of personal preference and the constraints of the system that determine which type will
work best. If you really want to get technical, you can
take a look at a book called Aquatic Systems Engineering by Pedro Ramon Escobal. There are equations in there that look at
flow rates, and contact time to help determine skimmer efficiency, but to simplify things
a bit for this video bigger is going to work better than smaller, and more contact time
is going to work better than less. Practically speaking however, most installations
do not allow for a massive skimmer. I would venture to guess that most skimmers
in the hobby live in a sump inside the aquarium stand so they are not often taller than 24”. This is part of the reason a lot of skimmers
are now a needle wheel designs and the body of the skimmer is shorter and fatter. I’m calling this section a buying guide,
but I’m not going to cover individual brands or anything. There are quite a lot of skimmers out there
and I haven’t used them all. Still, there are features I appreciate and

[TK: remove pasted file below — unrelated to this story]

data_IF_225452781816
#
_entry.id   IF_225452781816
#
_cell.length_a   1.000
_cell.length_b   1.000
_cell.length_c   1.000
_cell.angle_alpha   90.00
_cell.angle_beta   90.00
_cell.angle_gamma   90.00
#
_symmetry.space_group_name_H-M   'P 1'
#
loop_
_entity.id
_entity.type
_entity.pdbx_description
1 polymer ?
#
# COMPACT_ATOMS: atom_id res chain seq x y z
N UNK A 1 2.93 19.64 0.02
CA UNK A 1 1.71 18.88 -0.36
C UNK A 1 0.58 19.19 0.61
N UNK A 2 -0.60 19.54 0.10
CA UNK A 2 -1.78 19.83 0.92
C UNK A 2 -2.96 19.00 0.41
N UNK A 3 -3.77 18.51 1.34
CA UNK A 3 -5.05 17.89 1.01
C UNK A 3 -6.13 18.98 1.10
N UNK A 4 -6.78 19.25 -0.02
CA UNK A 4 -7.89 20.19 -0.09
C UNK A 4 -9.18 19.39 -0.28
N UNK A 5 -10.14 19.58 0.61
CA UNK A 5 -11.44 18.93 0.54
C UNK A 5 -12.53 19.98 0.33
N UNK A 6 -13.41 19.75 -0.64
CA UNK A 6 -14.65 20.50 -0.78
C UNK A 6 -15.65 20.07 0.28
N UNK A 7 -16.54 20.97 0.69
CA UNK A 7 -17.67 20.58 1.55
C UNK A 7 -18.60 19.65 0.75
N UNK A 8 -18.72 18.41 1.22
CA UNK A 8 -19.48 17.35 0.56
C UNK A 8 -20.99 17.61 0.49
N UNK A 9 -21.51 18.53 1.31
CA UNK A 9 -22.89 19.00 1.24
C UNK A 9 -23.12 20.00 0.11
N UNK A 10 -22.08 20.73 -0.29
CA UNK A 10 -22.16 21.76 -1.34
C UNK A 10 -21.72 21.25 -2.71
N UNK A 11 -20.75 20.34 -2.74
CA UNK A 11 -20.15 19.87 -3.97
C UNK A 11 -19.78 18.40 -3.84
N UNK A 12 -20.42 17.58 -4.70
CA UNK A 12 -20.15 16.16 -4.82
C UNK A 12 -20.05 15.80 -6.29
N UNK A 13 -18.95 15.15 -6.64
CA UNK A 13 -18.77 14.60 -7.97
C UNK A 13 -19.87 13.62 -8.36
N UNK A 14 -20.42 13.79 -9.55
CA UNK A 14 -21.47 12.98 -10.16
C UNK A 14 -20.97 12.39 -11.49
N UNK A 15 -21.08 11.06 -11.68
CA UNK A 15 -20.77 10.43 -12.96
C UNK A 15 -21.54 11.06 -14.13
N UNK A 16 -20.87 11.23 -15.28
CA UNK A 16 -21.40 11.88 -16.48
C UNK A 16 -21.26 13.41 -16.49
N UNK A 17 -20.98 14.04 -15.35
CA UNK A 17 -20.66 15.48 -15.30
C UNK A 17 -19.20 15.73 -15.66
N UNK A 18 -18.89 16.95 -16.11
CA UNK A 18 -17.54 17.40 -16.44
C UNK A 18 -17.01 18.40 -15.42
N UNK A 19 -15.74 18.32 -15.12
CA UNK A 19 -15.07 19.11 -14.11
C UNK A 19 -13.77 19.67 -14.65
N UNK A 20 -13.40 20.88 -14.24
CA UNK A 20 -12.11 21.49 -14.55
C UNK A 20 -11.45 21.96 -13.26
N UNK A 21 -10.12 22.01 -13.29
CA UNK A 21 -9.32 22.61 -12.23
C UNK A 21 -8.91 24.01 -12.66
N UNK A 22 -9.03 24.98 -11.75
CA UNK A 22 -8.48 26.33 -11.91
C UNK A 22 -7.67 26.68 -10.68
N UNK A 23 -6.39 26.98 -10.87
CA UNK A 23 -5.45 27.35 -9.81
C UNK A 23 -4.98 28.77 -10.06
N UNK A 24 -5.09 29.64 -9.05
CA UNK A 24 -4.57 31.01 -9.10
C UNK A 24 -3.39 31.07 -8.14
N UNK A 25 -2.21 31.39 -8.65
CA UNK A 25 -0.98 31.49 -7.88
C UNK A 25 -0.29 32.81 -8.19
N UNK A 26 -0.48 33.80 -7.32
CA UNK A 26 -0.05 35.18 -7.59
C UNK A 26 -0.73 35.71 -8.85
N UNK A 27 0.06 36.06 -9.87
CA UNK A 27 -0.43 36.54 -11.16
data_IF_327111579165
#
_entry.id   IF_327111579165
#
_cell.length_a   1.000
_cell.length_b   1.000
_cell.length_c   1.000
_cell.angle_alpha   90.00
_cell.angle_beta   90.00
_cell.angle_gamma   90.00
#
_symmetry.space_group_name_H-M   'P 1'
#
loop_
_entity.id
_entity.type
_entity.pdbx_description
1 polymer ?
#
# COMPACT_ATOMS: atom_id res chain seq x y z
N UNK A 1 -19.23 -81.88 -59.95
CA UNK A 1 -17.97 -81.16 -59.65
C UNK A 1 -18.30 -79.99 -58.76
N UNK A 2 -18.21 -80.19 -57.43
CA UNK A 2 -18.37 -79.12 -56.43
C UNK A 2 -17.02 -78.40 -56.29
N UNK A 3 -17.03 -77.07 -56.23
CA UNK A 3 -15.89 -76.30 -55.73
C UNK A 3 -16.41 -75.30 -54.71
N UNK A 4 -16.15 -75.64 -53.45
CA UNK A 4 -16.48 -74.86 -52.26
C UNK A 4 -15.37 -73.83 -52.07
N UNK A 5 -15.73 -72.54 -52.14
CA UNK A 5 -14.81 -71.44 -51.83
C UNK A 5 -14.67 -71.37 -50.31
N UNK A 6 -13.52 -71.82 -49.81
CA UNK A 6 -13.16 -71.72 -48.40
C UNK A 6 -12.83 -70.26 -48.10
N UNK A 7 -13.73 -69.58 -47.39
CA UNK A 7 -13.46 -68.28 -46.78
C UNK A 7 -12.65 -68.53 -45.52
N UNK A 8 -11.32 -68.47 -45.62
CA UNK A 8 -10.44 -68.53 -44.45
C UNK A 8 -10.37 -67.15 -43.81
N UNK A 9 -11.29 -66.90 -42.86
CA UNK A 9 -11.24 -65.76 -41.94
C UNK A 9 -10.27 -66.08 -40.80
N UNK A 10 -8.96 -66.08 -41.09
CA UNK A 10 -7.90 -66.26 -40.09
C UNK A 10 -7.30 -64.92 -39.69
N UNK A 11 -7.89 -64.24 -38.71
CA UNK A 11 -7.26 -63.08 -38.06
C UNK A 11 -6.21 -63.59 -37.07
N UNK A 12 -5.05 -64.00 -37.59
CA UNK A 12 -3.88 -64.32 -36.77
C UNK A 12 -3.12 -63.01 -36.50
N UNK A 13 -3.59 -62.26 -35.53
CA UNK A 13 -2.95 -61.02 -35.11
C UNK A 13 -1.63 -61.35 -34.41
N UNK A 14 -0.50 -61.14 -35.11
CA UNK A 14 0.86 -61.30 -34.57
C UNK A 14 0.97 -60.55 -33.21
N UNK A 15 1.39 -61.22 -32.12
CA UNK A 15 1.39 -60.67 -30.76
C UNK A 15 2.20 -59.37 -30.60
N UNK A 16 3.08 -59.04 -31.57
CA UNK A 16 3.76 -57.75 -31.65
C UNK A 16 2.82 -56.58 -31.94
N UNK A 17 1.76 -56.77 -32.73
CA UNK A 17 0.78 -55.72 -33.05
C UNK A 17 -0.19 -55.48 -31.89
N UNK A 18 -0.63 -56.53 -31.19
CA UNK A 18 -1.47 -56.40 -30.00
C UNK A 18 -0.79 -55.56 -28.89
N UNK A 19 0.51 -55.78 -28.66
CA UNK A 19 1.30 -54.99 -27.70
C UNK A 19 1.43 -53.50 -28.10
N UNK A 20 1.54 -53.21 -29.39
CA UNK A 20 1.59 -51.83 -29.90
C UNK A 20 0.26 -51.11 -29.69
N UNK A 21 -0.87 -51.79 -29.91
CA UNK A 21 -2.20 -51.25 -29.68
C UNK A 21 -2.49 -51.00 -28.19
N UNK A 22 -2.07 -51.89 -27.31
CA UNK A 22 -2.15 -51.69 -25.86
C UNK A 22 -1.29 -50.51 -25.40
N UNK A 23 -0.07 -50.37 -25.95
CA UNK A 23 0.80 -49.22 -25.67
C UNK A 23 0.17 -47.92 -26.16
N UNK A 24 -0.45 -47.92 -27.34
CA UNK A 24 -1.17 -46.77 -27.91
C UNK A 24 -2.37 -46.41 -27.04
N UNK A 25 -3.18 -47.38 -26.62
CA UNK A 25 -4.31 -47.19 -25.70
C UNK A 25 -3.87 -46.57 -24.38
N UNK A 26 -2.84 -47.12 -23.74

would look for a skimmer model that checks off as many of these as possible. First, I want to see a nice pump. A protein skimmer is an incredibly simple
device, and if there was anything that could go wrong and break, 9 times out of 10 it’s
the pump. It’s for this reason I am kind of old school
when it comes to skimmers because I like venturi skimmers powered by a Japanese made Iwaki
pump. They are the exact opposite of an energy efficient
pump, but they are the most reliable pumps I have ever seen. Second, I look at the valve that controls
the water level in the skimmer. Earlier, I described skimmers as a controlled
overflow of dirty water out of your aquarium. Well, the control part of that is very important. If the water level is not high enough, the
skimmer is not really removing anything. If the water level is too high, the skimmer